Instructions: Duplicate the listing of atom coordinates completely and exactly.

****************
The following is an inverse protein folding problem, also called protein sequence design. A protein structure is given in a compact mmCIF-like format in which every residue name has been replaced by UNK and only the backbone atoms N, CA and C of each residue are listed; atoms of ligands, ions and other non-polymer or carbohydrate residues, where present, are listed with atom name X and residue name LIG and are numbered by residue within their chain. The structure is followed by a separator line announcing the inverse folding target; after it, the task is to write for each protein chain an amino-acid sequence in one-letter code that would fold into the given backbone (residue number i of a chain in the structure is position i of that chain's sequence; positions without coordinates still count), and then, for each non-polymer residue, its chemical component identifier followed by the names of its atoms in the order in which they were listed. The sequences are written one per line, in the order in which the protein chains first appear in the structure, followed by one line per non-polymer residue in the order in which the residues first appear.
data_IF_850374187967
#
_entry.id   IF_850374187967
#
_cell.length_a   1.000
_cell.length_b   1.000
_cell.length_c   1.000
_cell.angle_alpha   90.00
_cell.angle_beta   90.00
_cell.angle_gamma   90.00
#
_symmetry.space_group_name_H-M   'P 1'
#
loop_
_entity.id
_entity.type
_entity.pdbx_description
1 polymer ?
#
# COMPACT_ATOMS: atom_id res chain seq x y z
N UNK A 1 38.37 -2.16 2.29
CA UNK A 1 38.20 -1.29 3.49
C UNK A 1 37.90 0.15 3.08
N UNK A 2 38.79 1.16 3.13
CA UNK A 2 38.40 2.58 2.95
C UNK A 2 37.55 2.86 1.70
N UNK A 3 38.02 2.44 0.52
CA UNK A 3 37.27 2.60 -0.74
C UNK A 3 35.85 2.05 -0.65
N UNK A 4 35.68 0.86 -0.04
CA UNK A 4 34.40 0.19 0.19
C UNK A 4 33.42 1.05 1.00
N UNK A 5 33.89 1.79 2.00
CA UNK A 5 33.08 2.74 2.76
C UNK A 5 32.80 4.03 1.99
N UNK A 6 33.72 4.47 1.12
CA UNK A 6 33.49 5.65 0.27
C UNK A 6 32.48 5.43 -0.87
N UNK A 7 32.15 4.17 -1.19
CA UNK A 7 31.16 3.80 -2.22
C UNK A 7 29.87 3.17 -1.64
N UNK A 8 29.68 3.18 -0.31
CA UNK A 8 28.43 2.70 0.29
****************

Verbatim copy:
The following is an inverse protein folding problem, also called protein sequence design. A protein structure is given in a compact mmCIF-like format in which every residue name has been replaced by UNK and only the backbone atoms N, CA and C of each residue are listed; atoms of ligands, ions and other non-polymer or carbohydrate residues, where present, are listed with atom name X and residue name LIG and are numbered by residue within their chain. The structure is followed by a separator line announcing the inverse folding target; after it, the task is to write for each protein chain an amino-acid sequence in one-letter code that would fold into the given backbone (residue number i of a chain in the structure is position i of that chain's sequence; positions without coordinates still count), and then, for each non-polymer residue, its chemical component identifier followed by the names of its atoms in the order in which they were listed. The sequences are written one per line, in the order in which the protein chains first appear in the structure, followed by one line per non-polymer residue in the order in which the residues first appear.
data_IF_850374187967
#
_entry.id   IF_850374187967
#
_cell.length_a   1.000
_cell.length_b   1.000
_cell.length_c   1.000
_cell.angle_alpha   90.00
_cell.angle_beta   90.00
_cell.angle_gamma   90.00
#
_symmetry.space_group_name_H-M   'P 1'
#
loop_
_entity.id
_entity.type
_entity.pdbx_description
1 polymer ?
#
# COMPACT_ATOMS: atom_id res chain seq x y z
N UNK A 1 38.37 -2.16 2.29
CA UNK A 1 38.20 -1.29 3.49
C UNK A 1 37.90 0.15 3.08
N UNK A 2 38.79 1.16 3.13
CA UNK A 2 38.40 2.58 2.95
C UNK A 2 37.55 2.86 1.70
N UNK A 3 38.02 2.44 0.52
CA UNK A 3 37.27 2.60 -0.74
C UNK A 3 35.85 2.05 -0.65
N UNK A 4 35.68 0.86 -0.04
CA UNK A 4 34.40 0.19 0.19
C UNK A 4 33.42 1.05 1.00
N UNK A 5 33.89 1.79 2.00
CA UNK A 5 33.08 2.74 2.76
C UNK A 5 32.80 4.03 1.99
N UNK A 6 33.72 4.47 1.12
CA UNK A 6 33.49 5.65 0.27
C UNK A 6 32.48 5.43 -0.87
N UNK A 7 32.15 4.17 -1.19
CA UNK A 7 31.16 3.80 -2.22
C UNK A 7 29.87 3.17 -1.64
N UNK A 8 29.68 3.18 -0.31
CA UNK A 8 28.43 2.70 0.29